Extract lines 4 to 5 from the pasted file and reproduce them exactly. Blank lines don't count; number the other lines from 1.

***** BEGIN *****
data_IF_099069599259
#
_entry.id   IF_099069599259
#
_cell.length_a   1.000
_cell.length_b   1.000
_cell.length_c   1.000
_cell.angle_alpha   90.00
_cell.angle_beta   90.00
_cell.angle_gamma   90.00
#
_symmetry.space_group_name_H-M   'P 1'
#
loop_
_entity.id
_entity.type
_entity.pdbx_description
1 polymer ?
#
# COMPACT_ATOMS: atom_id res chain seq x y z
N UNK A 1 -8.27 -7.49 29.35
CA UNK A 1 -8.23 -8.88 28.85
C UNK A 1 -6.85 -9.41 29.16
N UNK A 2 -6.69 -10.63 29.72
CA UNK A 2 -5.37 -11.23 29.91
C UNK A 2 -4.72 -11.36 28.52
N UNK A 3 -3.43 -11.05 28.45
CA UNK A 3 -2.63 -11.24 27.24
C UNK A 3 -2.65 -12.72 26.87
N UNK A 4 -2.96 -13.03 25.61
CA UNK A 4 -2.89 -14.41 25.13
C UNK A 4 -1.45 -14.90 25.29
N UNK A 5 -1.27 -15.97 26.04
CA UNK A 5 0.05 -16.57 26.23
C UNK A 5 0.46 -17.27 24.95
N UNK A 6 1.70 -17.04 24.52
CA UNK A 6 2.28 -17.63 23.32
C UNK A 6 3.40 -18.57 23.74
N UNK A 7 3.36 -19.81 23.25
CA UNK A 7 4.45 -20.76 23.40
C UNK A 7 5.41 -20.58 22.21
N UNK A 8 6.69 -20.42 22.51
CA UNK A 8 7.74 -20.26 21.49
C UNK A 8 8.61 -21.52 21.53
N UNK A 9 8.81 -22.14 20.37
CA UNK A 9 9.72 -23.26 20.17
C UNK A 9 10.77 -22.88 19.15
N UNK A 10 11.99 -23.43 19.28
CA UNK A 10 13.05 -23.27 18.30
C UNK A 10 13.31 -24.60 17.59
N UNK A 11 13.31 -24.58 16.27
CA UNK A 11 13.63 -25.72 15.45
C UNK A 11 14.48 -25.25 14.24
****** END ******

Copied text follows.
#
_cell.length_a   1.000